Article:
The Big Bad Woof Best of DC 2019

(202) 747-3434Woof Delivers

0Item(s)

You have no items in your shopping cart.

Product was successfully added to your shopping cart.

Highlighted news & media from 2005 to present

Pets+ Magazine ~ Honorary Mention for America's Coolest Pet Stores 2018

A Washington, DC, store bucks the conventional and leads the way in sustainability.

It isn’t easy being green. Julie Paez and Pennye Jones-Napier heard this countless times while preparing to open their pet-supply store in Washington, DC. It was 2005, and the eco-friendly business model — to source responsibly and to operate sustainably — was not yet common in the industry.

‘You can’t run a store like that. You’ll never make any money,’” Paez recalls hearing at trade shows. “Being very stubborn people, we said, ‘Yes, we can.’”

They did and continue to do so, with The Big Bad Woof helping to set the standard for green pet businesses in this country.

 

Leading the Way

The Big Bad Woof’s commitment to quality pet nutrition, local businesses, and social and environmental issues sets it apart from the competition.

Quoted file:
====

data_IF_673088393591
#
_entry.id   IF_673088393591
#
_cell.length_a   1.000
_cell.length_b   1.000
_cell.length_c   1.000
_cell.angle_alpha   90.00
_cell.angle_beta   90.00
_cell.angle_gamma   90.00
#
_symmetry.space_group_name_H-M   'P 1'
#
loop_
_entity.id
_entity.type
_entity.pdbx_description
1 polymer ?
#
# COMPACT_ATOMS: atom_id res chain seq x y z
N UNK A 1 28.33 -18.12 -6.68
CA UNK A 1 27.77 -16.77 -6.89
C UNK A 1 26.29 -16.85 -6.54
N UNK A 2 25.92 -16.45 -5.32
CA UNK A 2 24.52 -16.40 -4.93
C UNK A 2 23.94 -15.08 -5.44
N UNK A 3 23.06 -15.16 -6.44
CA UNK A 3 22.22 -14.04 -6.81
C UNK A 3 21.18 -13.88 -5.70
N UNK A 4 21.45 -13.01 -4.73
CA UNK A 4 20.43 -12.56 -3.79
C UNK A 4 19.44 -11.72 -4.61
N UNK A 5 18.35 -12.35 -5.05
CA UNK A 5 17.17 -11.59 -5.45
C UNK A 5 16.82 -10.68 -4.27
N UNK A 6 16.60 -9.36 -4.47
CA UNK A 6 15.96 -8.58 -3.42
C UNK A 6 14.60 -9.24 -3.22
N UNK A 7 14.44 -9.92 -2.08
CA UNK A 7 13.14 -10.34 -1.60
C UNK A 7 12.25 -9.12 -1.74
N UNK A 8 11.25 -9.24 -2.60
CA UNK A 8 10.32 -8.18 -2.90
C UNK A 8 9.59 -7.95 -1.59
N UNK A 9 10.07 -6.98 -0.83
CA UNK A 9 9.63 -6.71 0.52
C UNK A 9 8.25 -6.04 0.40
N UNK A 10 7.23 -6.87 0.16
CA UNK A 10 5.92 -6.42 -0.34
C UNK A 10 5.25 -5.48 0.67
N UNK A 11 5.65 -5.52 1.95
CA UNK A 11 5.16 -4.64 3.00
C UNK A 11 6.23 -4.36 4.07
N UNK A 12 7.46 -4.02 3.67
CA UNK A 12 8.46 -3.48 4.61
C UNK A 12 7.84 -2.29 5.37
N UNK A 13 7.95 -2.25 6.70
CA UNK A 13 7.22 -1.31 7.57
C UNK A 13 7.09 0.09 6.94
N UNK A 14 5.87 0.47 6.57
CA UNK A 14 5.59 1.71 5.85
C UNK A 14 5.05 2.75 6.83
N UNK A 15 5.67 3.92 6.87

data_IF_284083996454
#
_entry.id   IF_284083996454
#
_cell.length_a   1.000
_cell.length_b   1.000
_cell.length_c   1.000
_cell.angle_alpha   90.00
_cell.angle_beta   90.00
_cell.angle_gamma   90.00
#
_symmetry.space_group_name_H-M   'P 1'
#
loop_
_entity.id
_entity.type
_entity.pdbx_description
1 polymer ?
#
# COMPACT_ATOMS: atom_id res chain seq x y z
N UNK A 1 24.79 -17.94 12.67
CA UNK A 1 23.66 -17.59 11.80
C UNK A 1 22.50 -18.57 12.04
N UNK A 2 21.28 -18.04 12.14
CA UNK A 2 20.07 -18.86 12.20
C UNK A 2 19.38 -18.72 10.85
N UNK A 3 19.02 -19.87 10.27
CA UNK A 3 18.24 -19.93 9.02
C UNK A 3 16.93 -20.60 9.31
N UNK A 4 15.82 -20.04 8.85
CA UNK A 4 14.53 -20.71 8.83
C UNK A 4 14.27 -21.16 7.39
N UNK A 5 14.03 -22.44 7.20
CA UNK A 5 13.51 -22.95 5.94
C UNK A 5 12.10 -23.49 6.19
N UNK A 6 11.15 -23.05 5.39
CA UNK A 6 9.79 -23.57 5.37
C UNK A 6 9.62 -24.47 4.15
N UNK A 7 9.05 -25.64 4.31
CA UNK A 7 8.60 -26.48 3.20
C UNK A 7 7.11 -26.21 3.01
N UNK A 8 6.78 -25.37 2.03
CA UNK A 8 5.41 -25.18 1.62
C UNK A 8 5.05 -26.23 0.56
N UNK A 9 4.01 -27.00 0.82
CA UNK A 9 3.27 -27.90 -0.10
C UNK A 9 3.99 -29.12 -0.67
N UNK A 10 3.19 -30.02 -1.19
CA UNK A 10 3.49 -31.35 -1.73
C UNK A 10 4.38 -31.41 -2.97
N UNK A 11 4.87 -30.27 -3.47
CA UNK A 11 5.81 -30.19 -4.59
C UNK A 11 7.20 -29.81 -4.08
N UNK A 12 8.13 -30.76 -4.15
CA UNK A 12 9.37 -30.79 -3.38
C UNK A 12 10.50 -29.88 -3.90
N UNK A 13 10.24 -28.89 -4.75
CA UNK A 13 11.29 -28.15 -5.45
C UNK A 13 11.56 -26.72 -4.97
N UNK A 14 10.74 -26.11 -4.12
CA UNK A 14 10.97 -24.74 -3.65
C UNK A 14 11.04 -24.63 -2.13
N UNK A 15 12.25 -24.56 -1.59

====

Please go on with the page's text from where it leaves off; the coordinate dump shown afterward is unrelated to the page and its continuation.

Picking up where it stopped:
The big, bad wolf has appeared in cautionary tales throughout historic literature, from “Aesop’s Fables” to “Grimm’s Fairy Tales.” The intimidating predator huffed, puffed and menaced a range of characters, including diminutive pigs and a little girl clad in red. However, in Washington, D.C., and Maryland, a new member of the Canidae family has emerged, this one is a gentler, eco-friendly proponent of organics, nutrition and local sourcing.

Simply Unlimited Demand

At The Big Bad Woof, with locations in Washington, D.C., and Hyattsville, Md., education is an involved learning process that includes staff-meeting presentations covering issues such as digestion, digestive enzymes and probiotics, said Julie Paez, co-owner.

“LID foods are important, and talking about them is a great way for our sales staff to have a more in depth, meaningful and supportive conversation with the pet guardian,” Paez said. “Because they are talking more at length with the customer about the need to look at a diet as a solution, it opens the door to other suggestions that may be helpful.”

Not for Profit